Dawkins and Rise of Cultural Christianity (Guest Writer)

Dawkins and Rise of Cultural Christianity (Guest Writer) April 5, 2024

From guest writer: Pilgrim.

Richard Dawkins declares himself to be a “cultural Christian” and believes Christianity is a “fundamentally decent religion” that is better for society than Islam.

How very nice of him:

I do think that we [Britain] are a culturally Christian country. I call myself a cultural Christian. I’m not a believer but there is a distinction between being a believing Christian and being a cultural Christian and so, you know, I love Hymns and Christmas carols, and I sort of feel at home in the Christian ethos. I feel that we are a Christian country in that sense. It’s true that statistically the number of people who actually believe in Christianity is going down, and I am happy with that, but I would not be happy if, for example, we lost all our cathedrals and our beautiful parish churches. It would matter if we certainly substituted any other religion, that would be truly dreadful.

Dawkins says he was “horrified to hear that Ramadan is being promoted instead of Easter” and that if he had to choose between Christianity and Islam, he would choose Christianity. For Dawkins, Christianity seems like a “fundamentally decent religion […] in a way that Islam is not.” When asked to elaborate on this, he claimed that there is “an active hostility to women … and to gay people” promoted “by the Holy Books of Islam.”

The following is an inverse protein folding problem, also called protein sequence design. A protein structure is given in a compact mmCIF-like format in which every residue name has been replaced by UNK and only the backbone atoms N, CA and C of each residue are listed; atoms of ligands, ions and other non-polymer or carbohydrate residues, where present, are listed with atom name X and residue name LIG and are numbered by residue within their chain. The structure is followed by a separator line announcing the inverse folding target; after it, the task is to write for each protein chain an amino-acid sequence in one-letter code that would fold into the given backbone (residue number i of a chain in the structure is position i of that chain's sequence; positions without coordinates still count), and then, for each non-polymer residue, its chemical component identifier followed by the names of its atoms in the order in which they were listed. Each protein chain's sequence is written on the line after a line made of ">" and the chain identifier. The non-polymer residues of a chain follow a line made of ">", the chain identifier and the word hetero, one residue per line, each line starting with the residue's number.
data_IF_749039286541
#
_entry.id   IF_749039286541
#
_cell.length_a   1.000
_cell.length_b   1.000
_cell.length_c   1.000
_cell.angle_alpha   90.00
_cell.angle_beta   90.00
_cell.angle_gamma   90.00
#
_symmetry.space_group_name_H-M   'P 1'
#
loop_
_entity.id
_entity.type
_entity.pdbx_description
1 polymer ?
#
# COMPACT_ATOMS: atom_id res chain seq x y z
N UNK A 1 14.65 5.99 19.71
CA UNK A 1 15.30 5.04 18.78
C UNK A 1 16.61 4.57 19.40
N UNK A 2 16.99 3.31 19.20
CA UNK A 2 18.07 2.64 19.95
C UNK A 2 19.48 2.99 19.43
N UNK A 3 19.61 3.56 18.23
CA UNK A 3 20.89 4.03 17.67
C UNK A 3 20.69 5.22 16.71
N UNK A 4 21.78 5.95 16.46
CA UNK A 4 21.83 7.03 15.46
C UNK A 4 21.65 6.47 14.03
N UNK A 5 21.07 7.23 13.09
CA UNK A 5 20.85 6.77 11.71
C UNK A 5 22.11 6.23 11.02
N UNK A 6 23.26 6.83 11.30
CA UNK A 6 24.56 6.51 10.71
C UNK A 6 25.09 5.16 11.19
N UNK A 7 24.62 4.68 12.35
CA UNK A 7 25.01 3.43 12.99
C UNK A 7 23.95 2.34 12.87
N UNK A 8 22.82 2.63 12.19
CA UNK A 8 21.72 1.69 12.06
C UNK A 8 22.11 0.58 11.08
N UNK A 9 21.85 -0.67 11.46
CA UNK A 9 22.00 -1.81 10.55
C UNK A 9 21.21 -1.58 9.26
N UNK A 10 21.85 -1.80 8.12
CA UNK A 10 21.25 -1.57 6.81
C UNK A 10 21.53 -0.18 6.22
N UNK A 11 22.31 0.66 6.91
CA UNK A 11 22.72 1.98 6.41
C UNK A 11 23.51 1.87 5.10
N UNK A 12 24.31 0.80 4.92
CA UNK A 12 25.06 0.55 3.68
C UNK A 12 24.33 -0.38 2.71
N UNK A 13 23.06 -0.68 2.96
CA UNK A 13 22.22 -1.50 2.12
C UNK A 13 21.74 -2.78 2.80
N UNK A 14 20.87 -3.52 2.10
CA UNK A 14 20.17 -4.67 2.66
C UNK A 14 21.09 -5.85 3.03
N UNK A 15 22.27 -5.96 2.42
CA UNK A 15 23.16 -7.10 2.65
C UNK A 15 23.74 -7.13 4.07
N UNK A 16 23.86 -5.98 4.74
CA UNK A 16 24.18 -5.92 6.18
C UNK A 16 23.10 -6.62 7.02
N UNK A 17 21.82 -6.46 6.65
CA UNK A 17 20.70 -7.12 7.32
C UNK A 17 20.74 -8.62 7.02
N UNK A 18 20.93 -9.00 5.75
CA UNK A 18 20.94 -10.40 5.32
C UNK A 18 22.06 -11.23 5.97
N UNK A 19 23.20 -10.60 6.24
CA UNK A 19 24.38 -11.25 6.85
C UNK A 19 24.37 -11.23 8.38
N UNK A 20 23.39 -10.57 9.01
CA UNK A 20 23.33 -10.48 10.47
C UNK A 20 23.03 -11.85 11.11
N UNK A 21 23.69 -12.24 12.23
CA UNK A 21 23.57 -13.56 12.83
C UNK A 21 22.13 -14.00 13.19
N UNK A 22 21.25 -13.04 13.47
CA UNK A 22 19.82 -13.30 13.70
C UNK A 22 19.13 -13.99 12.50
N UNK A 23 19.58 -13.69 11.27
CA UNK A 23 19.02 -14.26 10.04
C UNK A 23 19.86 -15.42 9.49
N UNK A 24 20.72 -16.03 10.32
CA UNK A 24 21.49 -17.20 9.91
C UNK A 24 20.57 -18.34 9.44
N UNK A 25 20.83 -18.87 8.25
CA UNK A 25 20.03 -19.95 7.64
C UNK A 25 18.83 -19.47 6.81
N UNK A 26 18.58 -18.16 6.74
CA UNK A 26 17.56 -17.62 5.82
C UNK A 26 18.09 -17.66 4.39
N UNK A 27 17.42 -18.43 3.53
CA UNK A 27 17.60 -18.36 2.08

If I had to choose between Christianity and Islam, I choose Christianity every single time. I mean, it seems to me to be a fundamentally decent religion in a way that I think Islam is not. …Insofar as Christianity can be seen as a bulwark against Islam, I think it’s a very good thing. And in Africa, for example, where we have missionaries of both faiths operating, I’m on team Christian as far as that’s concerned.

At the end of his response, he reiterated that although he does not “believe in the single word of the Christian faith,” seeing these a “nonsense,”  adding, “I like to live in a culturally Christian country.”

This is not a new position for Dawkins. He has alluded several times to his love of choral Evensong and country churchyards and Gothic architecture – the form of English Christianity, rather than the substance.

Cultural Christian Defined

“Cultural Christian” usually means someone who values the civilizational, artistic, and moral benefits of Christianity, but rejects its specific teachings. Clement Attlee famously said that he respected the ethics of Christianity but not “the mumbo-jumbo.” Alastair Campbell counts himself a “pro-faith atheist.” “Cultural Christians” find the supernatural claims of Christianity absurd.

So why do atheists like faith? There are perhaps two reasons which explain their fondness.